3. engaging in conduct which tends to defeat the administration of justice or bring the courts or the legal profession into disrepute in violation of Supreme Court Rule 770.

COUNT II
(Respondent's improper statements regarding the Jo Anderson case)

15. The Administrator realleges paragraphs 1 - 13 of Count I, above.

16. On October 21, 2009, Nelson, the petitioner's counsel in the Anderson case, sent an email to Omachi and Respondent in which Nelson alleged that a witness and widower of the petitioner in the case, Vic Anderson, was being harassed by DOC employees. Nelson asked Omachi to do something to end the harassment. Respondent received a copy of the email.

17. On October 21, 2009, before Omachi could respond to the email, and before there was a hearing on whether any harassment by DOC employees occurred, Respondent sent an email to Nelson and Omachi in which Respondent stated:

"Let me be EXTREMELY clear: I will tear into these people like they have never seen. Penalties on death benefits would also not be a good scenario. These people are not helping anyone, and it needs to stop."

18. Respondent's statement that she would "tear into these people," prior to any hearing in the matter, demonstrated that she had prejudged the actions of the DOC employees in the Anderson case.

19. By reason of the conduct outlined above, Respondent has engaged in the following misconduct:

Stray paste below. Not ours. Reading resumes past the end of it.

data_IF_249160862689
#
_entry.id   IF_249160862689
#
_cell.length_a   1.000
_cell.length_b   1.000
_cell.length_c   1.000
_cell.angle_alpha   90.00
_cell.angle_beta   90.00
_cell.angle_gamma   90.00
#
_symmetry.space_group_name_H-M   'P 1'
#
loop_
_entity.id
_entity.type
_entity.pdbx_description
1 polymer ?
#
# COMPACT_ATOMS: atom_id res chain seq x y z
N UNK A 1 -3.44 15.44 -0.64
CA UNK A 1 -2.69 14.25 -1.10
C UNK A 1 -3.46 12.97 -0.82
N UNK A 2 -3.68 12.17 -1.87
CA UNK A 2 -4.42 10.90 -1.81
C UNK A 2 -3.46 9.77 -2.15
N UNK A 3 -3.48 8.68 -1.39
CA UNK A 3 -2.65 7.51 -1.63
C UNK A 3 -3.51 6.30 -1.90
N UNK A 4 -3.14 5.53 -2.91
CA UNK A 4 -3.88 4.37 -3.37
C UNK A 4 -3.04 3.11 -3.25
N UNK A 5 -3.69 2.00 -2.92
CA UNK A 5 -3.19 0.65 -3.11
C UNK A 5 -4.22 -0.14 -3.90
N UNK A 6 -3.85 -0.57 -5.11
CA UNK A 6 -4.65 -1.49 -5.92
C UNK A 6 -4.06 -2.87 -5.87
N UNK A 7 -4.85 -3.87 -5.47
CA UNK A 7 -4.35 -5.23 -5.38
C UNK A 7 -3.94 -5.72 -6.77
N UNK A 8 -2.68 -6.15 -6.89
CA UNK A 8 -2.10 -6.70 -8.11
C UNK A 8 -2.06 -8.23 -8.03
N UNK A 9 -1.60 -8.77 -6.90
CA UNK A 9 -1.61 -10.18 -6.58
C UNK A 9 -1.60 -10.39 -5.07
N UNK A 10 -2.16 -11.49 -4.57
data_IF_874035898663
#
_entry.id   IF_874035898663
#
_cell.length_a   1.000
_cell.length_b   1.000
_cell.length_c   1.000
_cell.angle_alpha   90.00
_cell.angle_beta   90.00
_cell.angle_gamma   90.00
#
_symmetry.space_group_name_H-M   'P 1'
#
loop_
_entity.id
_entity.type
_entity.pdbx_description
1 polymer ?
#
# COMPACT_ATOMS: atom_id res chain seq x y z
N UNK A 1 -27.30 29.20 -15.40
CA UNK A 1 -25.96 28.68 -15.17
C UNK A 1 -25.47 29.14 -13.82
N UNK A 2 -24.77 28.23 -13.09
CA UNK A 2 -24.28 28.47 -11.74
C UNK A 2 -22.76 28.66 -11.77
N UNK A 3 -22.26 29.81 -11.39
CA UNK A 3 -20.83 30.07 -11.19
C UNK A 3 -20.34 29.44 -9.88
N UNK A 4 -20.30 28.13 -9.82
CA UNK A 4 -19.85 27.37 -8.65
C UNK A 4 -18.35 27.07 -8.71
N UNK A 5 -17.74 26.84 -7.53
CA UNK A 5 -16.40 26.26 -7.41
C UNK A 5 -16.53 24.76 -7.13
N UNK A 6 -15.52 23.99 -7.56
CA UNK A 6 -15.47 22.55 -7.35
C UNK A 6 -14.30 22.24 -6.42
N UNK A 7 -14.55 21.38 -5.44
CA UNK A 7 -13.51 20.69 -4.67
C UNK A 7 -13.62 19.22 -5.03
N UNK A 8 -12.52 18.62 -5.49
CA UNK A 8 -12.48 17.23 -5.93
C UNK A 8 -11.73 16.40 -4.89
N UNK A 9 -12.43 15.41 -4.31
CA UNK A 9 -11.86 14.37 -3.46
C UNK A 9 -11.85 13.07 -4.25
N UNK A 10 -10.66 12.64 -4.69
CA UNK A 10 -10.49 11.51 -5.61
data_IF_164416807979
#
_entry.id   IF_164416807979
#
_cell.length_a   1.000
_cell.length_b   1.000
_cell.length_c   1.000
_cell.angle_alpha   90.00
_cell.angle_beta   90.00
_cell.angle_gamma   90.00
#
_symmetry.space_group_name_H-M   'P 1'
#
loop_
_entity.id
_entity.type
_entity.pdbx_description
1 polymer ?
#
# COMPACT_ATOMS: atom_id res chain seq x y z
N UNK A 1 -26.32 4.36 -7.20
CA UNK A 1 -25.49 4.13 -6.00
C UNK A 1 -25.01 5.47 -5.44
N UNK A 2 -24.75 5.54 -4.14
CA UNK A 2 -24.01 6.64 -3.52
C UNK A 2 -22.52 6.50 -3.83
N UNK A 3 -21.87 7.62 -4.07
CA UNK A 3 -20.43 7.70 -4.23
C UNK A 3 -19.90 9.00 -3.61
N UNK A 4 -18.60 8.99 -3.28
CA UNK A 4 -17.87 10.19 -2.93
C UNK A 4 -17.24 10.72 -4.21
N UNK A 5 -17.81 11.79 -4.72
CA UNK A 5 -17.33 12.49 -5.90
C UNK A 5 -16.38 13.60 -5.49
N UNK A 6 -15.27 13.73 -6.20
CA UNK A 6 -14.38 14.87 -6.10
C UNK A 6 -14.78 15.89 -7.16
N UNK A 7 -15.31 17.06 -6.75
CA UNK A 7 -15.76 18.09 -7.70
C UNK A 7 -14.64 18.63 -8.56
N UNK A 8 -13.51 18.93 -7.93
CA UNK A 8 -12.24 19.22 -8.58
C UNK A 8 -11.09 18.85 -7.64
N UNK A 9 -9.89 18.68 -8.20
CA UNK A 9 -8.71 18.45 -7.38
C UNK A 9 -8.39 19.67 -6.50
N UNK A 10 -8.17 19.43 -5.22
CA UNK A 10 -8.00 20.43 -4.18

1. engaging in conduct that is prejudicial to the administration of justice, in violation of Rule 8.4(d) of the Illinois Rules of Professional Responsibility (2010); and

  2. engaging in conduct which tends to defeat the administration of justice or bring the courts or the legal profession into disrepute in violation of Supreme Court Rule 770.

COUNT III
(Respondent's efforts to conduct a public hearing away from the media and improper ex parte
emails with petitioner's counsel - Matthew Mitchell
)

20. On November 23, 2007, Illinois State Police ("ISP") officer Matthew Mitchell ("Mitchell") was responding to a call when he lost control of his vehicle, crossed a median, and struck another vehicle head-on, instantly killing the occupants of the other vehicle, 13-year-old Jessica Uhl and 18-year-old Kelli Uhl. Mitchell was driving over 100 m.p.h. at the time of the collision. Mitchell had been sending an email to another officer and calling his girlfriend on his cell phone just before the collision. In March 2008, Mitchell was indicted on charges relating to incident, in People v. Matthew Mitchell, St. Clair County, case number 08 CF 368. On April 16, 2010, Mitchell pled guilty to two counts of reckless homicide. On April 16, 2010, the court sentenced Mitchell to 30 months of probation.